Pet Fire Safety Part 2

Managing pet health during times of poor air quality

Fire safety is important for the entire family, furry members included! Here are some pointers to help manage pet health during times of poor air quality because of a fire:


  1. Those pets already afflicted by pre-existing respiratory or cardiovascular conditions may be affected more so by fire-related threats like poor air quality & smoke inhalation; visit for daily updates on air quality in your region
  2. Smoke inhalation may not be obvious to pet owners, but may be affecting your pet unknowingly. Symptoms may include: coughing, gagging, breathing difficulties, eye irritation, watery eyes, runny nose, wheezing, fatigue, weakness, disorientation, stumbling, decreased appetite, decreased thirst, & lethargy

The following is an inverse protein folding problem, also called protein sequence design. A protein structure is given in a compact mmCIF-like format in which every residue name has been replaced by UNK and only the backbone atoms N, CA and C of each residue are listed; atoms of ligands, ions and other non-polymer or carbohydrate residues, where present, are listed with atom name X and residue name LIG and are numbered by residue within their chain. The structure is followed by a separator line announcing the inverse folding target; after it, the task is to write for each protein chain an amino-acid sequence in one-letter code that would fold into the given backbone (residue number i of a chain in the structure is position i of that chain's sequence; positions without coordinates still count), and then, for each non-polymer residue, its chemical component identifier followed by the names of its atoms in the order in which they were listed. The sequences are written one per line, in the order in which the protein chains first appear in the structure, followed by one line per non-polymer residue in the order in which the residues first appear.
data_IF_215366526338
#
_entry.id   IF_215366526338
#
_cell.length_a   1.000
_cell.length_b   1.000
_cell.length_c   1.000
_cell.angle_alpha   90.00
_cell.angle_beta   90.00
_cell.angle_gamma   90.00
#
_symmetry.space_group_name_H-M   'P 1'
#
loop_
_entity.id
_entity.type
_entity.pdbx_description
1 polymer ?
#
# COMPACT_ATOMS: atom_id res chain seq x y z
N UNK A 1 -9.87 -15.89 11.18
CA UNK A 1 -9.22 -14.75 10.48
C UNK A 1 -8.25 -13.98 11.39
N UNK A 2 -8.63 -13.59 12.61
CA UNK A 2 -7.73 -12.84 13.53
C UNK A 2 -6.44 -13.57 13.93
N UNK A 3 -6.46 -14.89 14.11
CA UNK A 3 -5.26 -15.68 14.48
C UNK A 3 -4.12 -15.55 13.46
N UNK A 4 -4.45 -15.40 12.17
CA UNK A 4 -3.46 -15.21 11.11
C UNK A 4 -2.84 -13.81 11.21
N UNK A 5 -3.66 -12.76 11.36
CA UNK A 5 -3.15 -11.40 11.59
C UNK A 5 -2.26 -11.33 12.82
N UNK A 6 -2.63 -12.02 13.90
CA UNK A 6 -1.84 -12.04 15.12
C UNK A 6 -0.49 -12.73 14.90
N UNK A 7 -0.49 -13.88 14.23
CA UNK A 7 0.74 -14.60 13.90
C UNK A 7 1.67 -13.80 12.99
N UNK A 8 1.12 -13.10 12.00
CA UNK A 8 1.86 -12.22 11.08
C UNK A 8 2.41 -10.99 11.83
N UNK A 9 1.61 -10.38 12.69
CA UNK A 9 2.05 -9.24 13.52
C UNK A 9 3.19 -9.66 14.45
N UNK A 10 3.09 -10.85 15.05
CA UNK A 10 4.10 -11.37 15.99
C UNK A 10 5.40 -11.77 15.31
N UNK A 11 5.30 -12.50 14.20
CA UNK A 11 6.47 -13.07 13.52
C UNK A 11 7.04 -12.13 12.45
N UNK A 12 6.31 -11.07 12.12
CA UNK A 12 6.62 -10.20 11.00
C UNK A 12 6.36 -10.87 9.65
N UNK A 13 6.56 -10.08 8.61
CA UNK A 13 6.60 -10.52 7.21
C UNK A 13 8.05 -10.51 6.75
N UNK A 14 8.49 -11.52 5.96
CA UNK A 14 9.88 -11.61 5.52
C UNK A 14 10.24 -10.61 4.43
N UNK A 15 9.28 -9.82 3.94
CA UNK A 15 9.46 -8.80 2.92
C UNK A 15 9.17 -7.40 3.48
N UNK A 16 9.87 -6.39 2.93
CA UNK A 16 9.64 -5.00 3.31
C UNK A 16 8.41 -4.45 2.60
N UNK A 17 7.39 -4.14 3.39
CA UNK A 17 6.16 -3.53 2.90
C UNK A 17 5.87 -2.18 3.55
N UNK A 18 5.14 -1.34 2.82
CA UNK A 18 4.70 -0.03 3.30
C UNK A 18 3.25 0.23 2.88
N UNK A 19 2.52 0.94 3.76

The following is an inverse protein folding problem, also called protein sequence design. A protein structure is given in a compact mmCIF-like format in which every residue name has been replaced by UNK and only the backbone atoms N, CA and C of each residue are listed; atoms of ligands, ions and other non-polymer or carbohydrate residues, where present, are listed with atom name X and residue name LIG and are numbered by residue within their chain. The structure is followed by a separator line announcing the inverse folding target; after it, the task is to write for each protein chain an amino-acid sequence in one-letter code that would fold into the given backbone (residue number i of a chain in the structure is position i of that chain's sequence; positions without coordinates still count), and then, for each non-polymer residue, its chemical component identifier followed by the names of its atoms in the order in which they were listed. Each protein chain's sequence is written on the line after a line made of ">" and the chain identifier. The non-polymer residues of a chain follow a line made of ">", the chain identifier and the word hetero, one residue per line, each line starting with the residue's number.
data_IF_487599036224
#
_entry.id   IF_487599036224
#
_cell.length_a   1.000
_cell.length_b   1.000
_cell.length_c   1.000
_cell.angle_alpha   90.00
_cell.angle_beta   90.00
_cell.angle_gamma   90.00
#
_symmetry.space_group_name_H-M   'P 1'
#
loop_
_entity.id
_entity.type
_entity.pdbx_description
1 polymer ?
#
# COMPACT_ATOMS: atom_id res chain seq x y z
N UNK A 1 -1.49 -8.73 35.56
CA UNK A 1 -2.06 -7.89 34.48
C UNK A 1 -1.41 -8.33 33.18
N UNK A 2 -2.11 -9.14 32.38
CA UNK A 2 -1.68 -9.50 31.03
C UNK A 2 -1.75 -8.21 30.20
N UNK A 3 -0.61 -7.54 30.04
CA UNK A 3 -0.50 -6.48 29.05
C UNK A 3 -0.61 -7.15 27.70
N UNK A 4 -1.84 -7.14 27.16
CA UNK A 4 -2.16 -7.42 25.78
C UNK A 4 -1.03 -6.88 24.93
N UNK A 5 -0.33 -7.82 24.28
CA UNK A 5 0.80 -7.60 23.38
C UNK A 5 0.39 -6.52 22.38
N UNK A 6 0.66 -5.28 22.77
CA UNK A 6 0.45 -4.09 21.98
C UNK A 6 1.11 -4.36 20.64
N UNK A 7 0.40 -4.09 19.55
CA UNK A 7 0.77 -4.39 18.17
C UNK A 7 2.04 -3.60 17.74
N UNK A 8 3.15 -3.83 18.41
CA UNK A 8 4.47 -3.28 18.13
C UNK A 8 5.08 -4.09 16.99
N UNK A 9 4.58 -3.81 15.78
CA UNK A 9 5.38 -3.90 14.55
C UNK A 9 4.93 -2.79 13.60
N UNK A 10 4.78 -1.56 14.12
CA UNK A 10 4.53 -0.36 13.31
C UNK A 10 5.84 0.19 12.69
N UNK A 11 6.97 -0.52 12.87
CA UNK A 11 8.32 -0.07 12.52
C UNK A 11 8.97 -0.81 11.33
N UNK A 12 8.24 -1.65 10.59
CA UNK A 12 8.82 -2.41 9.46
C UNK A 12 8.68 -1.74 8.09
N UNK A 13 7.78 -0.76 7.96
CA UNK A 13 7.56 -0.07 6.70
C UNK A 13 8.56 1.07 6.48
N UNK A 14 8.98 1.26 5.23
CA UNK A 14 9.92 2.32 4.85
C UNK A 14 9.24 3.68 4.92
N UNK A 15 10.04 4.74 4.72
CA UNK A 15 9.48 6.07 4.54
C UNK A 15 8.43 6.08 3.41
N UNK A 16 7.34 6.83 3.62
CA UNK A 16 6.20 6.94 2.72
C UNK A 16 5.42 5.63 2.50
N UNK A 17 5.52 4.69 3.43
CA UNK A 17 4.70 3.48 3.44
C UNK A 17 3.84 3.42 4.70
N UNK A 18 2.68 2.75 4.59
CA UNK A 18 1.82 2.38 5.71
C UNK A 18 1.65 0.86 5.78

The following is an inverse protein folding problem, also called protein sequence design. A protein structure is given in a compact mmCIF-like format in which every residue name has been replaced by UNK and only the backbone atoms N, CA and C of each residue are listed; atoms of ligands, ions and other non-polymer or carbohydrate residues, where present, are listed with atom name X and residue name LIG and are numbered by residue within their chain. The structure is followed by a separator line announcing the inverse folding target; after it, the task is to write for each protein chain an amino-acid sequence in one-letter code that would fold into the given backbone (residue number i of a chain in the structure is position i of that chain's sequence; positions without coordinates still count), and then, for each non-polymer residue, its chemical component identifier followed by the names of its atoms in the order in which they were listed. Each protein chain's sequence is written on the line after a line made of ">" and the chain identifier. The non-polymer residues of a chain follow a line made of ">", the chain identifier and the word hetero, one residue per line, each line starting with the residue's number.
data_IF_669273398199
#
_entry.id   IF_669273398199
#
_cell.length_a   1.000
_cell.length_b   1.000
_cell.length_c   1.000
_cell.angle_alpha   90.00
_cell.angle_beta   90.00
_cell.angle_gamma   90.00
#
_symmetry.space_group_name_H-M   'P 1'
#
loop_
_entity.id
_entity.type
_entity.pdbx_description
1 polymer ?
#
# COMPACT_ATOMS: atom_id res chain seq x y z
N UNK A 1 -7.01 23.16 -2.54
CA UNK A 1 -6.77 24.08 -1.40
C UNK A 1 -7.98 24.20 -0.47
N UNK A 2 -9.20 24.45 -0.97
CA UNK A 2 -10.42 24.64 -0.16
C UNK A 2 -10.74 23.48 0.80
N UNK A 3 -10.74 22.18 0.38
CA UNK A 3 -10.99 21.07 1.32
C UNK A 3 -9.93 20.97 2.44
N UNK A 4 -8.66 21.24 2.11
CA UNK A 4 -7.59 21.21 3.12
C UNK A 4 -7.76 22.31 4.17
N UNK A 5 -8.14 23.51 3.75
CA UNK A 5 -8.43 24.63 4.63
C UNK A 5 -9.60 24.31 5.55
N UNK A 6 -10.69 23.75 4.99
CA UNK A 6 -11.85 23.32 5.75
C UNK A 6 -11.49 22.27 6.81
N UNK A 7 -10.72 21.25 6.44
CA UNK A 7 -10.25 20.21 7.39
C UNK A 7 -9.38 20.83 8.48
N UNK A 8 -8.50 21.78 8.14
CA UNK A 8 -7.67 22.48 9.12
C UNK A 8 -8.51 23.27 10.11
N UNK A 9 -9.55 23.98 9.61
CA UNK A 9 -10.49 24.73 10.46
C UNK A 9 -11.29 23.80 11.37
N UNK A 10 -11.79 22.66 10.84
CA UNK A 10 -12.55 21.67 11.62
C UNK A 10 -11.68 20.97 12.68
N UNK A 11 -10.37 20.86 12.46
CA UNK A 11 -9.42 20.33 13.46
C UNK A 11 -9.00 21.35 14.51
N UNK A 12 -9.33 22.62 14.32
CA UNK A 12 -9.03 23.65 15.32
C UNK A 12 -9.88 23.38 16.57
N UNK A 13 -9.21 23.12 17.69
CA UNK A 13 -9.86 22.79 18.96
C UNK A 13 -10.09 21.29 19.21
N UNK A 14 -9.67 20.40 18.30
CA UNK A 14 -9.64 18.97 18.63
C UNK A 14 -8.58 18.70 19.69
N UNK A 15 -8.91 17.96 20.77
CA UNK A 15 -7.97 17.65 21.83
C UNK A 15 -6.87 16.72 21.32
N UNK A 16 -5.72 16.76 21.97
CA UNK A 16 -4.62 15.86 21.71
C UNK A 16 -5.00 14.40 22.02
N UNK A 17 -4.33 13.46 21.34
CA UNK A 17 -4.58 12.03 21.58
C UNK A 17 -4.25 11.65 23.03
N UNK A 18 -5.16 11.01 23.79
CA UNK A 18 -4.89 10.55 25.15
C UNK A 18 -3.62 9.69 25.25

3. Smoke inhalation prevention includes: keep pets indoors, keep windows shut, spend brief moments outside for elimination purposes only, have water available always, & reduce indoor pollution with dust-, fire- or smoke-producing products (candles, vacuuming, wood stoves, fireplaces, dusting, etc. should be avoided)
  4. For animals that are outdoors, the following is advised: limit activities (e.g. exercise), have water available always, minimize dust exposure (feed low-dust/dust-free feeds, sprinkle or mist the holding areas, etc.), allow at least 4 to 6 weeks for animals to return back to normal after the threat has been eliminated, and contact the State Veterinarian for aid with animal transport if evacuation is required